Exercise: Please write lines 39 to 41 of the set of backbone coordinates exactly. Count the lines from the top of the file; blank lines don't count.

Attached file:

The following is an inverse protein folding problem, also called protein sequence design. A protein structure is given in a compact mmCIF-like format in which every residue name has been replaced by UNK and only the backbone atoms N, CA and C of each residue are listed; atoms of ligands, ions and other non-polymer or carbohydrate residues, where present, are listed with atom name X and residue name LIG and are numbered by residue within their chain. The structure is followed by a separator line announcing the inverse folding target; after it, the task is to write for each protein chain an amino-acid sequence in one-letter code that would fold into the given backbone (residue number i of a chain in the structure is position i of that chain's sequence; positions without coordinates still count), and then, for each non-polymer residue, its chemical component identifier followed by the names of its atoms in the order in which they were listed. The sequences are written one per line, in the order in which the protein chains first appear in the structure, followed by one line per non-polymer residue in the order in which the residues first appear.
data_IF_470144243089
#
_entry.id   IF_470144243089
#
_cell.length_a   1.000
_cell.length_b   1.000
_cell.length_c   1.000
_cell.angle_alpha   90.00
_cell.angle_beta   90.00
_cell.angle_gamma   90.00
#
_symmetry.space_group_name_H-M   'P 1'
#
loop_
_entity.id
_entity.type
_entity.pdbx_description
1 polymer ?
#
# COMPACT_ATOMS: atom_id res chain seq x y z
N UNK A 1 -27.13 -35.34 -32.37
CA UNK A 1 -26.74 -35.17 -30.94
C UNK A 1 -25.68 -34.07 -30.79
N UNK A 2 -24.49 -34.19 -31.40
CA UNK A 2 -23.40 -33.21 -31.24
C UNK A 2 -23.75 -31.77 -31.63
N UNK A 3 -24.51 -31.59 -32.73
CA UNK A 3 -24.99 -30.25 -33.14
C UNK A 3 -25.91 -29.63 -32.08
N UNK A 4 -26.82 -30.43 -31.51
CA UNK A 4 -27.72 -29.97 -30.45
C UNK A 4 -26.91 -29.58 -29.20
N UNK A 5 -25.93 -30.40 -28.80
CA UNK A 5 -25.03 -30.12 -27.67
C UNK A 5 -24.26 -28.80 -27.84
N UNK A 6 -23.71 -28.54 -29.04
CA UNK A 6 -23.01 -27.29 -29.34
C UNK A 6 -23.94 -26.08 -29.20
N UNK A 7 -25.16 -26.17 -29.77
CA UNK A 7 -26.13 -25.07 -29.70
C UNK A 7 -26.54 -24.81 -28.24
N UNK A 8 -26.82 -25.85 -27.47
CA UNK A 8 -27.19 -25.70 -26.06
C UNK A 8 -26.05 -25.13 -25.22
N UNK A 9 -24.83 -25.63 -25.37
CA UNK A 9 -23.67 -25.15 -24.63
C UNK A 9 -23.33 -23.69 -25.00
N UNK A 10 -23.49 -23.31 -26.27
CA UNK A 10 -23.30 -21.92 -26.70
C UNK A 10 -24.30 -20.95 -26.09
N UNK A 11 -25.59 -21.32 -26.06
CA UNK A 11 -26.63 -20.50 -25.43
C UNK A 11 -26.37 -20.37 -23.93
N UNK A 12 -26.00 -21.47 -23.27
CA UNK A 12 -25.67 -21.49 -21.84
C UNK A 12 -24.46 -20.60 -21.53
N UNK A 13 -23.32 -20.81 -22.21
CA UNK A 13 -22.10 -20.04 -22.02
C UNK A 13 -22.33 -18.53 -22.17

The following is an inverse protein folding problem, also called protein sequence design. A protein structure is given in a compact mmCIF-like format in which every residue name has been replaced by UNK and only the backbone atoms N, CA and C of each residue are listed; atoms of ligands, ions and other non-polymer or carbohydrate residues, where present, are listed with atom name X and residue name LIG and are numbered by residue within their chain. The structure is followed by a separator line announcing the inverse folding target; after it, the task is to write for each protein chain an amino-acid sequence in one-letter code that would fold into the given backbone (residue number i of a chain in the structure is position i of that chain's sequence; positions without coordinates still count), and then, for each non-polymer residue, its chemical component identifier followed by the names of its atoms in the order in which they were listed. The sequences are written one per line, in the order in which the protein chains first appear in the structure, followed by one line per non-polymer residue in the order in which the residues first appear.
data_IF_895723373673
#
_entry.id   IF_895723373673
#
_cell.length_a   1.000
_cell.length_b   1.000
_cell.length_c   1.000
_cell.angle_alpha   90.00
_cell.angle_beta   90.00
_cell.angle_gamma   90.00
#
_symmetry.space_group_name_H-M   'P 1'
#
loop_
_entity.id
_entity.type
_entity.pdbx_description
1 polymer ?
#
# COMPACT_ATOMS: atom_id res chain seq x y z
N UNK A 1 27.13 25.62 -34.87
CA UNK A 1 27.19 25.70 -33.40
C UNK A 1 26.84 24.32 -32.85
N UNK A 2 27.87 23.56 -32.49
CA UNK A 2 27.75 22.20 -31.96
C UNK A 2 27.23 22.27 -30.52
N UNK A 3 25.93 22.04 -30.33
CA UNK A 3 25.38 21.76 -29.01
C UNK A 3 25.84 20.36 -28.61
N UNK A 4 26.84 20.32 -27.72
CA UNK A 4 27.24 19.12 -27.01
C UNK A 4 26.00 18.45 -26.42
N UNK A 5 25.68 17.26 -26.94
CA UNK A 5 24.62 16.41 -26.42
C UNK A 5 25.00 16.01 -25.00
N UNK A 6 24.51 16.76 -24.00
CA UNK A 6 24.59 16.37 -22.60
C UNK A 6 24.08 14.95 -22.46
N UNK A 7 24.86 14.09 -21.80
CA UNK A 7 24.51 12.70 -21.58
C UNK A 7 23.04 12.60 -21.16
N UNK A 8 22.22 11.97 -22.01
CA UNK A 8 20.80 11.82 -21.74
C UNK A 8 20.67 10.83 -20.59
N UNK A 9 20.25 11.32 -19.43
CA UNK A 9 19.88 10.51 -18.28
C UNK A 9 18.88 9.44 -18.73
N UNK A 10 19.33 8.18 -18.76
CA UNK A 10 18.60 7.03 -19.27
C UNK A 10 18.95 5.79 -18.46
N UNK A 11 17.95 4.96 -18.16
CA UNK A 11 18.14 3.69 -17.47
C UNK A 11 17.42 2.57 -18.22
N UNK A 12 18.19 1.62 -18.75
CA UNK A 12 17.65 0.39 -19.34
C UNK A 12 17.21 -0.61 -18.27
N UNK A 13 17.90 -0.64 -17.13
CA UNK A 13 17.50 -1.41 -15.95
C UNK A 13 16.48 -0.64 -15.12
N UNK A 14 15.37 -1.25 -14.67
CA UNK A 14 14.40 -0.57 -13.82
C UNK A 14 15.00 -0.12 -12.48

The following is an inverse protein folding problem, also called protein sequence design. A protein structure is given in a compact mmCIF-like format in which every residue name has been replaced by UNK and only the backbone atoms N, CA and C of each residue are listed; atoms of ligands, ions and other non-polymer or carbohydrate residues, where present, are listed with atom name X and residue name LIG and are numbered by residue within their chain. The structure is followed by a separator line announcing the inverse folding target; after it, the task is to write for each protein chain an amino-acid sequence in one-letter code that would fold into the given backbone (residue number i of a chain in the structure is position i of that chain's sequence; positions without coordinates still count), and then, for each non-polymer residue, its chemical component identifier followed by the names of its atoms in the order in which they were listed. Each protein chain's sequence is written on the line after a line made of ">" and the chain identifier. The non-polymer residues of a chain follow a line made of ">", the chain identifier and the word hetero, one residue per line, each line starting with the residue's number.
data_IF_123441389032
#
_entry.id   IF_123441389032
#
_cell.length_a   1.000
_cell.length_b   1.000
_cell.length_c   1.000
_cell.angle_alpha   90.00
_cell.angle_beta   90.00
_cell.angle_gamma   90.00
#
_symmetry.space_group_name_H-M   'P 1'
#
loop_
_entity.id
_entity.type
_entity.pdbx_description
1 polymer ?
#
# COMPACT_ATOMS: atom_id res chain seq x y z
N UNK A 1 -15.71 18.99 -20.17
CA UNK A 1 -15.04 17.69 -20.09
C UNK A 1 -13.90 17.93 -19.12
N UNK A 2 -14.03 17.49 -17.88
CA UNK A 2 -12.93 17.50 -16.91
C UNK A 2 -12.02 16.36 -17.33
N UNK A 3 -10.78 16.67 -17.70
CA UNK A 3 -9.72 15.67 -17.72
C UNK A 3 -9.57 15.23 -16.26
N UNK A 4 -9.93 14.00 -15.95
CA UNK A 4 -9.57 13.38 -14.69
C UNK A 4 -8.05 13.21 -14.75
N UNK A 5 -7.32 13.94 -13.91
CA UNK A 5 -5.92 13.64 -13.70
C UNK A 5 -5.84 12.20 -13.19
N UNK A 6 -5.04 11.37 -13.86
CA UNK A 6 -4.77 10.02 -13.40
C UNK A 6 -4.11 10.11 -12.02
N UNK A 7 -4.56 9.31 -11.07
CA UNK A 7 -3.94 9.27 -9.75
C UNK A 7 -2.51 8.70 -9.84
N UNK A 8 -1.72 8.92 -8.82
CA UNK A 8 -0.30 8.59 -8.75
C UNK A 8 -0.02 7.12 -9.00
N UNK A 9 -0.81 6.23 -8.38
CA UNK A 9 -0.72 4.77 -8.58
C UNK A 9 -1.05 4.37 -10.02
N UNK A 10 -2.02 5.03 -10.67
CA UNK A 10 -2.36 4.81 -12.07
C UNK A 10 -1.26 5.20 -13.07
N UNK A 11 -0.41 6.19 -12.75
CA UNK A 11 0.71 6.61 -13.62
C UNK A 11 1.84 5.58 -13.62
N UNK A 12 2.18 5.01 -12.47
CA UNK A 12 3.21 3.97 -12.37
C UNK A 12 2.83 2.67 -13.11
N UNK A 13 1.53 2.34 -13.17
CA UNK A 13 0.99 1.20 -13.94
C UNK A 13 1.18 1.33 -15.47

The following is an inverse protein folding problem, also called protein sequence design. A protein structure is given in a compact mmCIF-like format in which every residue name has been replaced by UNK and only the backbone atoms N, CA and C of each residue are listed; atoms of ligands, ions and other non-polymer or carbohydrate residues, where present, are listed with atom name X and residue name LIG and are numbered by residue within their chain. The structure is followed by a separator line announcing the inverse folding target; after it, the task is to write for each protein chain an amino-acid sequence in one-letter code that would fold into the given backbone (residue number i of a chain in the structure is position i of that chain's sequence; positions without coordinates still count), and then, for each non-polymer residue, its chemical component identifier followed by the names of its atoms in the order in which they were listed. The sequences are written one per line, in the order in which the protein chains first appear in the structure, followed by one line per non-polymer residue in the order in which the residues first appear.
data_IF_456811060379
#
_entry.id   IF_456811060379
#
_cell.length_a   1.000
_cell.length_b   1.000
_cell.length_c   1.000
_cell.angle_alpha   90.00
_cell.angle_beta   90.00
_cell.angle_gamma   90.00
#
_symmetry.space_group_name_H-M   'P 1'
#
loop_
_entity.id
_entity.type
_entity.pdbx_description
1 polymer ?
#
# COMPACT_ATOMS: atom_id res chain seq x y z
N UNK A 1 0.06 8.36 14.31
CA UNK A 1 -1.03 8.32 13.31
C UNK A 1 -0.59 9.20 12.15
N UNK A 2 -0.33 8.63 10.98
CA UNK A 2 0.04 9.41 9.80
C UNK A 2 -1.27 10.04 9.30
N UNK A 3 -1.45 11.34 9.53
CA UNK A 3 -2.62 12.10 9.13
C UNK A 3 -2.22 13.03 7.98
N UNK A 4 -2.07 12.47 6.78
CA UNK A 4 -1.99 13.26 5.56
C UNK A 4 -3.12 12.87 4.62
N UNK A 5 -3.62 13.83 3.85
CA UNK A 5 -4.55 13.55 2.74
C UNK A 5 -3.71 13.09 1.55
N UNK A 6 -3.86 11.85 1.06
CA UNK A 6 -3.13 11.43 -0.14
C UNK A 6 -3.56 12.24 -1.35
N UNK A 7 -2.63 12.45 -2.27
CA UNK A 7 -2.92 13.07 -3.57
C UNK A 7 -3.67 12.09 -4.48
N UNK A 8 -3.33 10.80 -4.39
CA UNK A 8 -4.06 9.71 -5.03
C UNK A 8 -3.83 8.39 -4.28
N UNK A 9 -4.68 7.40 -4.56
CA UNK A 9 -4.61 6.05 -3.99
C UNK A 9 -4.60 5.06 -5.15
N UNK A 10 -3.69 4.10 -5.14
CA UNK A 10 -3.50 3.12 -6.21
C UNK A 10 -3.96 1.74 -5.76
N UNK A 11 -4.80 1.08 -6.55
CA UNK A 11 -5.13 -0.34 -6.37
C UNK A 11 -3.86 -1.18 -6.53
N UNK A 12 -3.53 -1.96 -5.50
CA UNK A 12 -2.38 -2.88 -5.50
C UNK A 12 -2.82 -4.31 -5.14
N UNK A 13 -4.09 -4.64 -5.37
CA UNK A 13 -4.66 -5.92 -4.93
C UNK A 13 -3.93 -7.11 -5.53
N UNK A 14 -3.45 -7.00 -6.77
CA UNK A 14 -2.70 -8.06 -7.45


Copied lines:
C UNK A 6 -23.94 -26.08 -29.20
N UNK A 7 -25.16 -26.17 -29.77
CA UNK A 7 -26.13 -25.07 -29.70